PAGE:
Our goal is to con­struct a meas­ure of ef­fect that al­lows us to cap­ture the re­la­tion­ship between what hap­pens if treated, to what hap­pens if un­treated. We want to do this in a way that avoids the math­em­at­ical prob­lems with stand­ard meas­ures of ef­fect, and such that mag­nitude of the para­met­ers has a bio­lo­gical in­ter­pret­a­tion. If we suc­ceed in do­ing this, we will be able to de­term­ine what co­v­ari­ates to con­trol for on the basis of ask­ing what bio­lo­gical prop­er­ties are as­so­ci­ated with the mag­nitude of the para­met­ers.

Coun­ter­fac­tual out­come state trans­ition para­met­ers are ef­fect meas­ures that quantify the prob­ab­il­ity of “switch­ing” out­come state if we move between coun­ter­fac­tual worlds. We define one para­meter which meas­ures the prob­ab­il­ity that the drug kills the pa­tient, con­di­tional on be­ing someone who would have sur­vived without the drug, and an­other para­meter which meas­ures the prob­ab­il­ity that the drug saves the pa­tient, con­di­tional on be­ing someone who would have died without the drug.

Im­port­antly, these para­met­ers are not iden­ti­fied from the data, ex­cept un­der strong mono­ton­icity con­di­tions. For ex­ample, if we be­lieve that the drug helps some people, harms other people and has no ef­fect on a third group, there is no mono­ton­icity and the method can­not be used. However, it is some­times the case that the drug only op­er­ates in one dir­ec­tion. For ex­ample, for most drugs, it is very un­likely that the drug pre­vents someone from get­ting an al­ler­gic re­ac­tion to it. There­fore, its ef­fect on al­ler­gic re­ac­tions is mono­tonic.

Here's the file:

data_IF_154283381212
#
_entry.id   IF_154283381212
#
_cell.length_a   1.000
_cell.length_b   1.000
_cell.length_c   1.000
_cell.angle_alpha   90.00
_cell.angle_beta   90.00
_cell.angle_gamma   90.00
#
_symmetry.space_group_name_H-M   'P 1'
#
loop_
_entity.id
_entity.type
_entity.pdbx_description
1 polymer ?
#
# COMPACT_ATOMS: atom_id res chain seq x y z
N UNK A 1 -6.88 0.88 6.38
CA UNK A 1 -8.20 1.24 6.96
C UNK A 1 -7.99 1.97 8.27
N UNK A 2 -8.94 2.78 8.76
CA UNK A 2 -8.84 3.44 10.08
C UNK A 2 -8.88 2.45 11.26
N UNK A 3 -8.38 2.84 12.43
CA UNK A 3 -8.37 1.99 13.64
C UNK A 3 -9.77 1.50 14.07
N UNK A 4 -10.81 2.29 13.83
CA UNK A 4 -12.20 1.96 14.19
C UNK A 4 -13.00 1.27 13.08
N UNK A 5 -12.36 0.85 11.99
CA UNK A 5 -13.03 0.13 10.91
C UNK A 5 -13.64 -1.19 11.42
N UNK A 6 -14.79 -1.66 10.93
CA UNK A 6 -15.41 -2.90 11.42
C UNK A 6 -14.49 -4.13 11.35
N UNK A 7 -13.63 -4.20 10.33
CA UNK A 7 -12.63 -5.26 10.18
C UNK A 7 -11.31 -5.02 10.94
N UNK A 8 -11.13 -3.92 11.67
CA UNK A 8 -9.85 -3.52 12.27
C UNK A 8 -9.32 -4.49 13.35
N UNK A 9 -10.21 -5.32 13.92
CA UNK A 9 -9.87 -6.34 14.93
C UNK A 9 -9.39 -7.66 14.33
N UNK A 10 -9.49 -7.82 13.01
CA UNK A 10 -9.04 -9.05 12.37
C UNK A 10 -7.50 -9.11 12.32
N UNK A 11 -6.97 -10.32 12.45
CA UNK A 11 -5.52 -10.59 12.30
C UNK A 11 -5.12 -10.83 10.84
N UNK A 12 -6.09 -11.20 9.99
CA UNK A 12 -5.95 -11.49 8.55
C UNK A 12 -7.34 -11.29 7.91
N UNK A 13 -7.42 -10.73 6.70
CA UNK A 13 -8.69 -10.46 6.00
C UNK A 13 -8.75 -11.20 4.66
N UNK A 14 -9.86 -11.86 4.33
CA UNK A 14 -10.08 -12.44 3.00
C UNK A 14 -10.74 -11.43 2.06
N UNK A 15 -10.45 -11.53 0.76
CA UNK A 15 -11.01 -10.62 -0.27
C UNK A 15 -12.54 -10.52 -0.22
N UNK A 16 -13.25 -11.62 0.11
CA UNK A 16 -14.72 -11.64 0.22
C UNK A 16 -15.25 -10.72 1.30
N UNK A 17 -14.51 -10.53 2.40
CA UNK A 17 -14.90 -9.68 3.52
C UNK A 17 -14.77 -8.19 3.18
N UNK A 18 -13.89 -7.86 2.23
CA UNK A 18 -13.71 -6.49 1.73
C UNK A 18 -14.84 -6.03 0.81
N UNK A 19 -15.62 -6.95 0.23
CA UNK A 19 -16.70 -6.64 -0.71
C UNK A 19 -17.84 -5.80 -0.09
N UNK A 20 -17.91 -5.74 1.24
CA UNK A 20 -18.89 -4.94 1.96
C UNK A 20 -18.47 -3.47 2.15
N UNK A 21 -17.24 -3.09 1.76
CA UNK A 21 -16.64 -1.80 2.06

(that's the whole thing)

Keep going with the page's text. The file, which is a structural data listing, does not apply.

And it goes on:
If the ef­fect of treat­ment is mono­tonic, one of the COST para­met­ers is equal to 0 or 1, and the other para­meter is iden­ti­fied as the risk ra­tio. If this is a treat­ment that re­duces in­cid­ence, the COST para­meter as­so­ci­ated with a pro­tect­ive ef­fect is equal to the stand­ard risk ra­tio based on the prob­ab­il­ity of death. If on the other hand the treat­ment in­creases in­cid­ence, the COST para­meter as­so­ci­ated with a harm­ful ef­fect is iden­ti­fied as the re­coded risk ra­tio based on the prob­ab­il­ity of sur­vival. There­fore, if we de­term­ine which risk ra­tio to use on the basis of the COST model, the risk ra­tio is con­strained between 0 and 1.

Q: Is this idea new?

The un­der­ly­ing in­tu­ition be­hind this idea is not new. For ex­ample, Mindel C. Sheps pub­lished a re­mark­able pa­per in the New Eng­land Journal of Medi­cine in 1958, in which she works from the same in­tu­ition and reaches es­sen­tially the same con­clu­sions. Sheps’ clas­sic pa­per has more than 100 cita­tions in the stat­ist­ical lit­er­at­ure, but her re­com­mend­a­tions have not been ad­ap­ted to any de­tect­able ex­tent in ap­plied stat­ist­ical lit­er­at­ure. Jon Deeks provided em­pir­ical evid­ence for the idea of us­ing the stand­ard risk ra­tio for pro­tect­ive treat­ments, and re­coded risk ra­tio for harm­ful ef­fects, in Stat­ist­ics in Medi­cine in 2012.

What is new to this pa­per, is that we form­al­ize the in­tu­ition Sheps was work­ing from in terms of a formal coun­ter­fac­tual causal model, which is used as a bridge between the back­ground bio­lo­gical know­ledge and the choice of ef­fect meas­ure. Formal­iz­ing the prob­lem in this way al­lows us to cla­rify the scope and lim­its of the ap­proach, and points the dir­ec­tion to how these ideas can be used to in­form fu­ture de­vel­op­ments in meta-ana­lysis.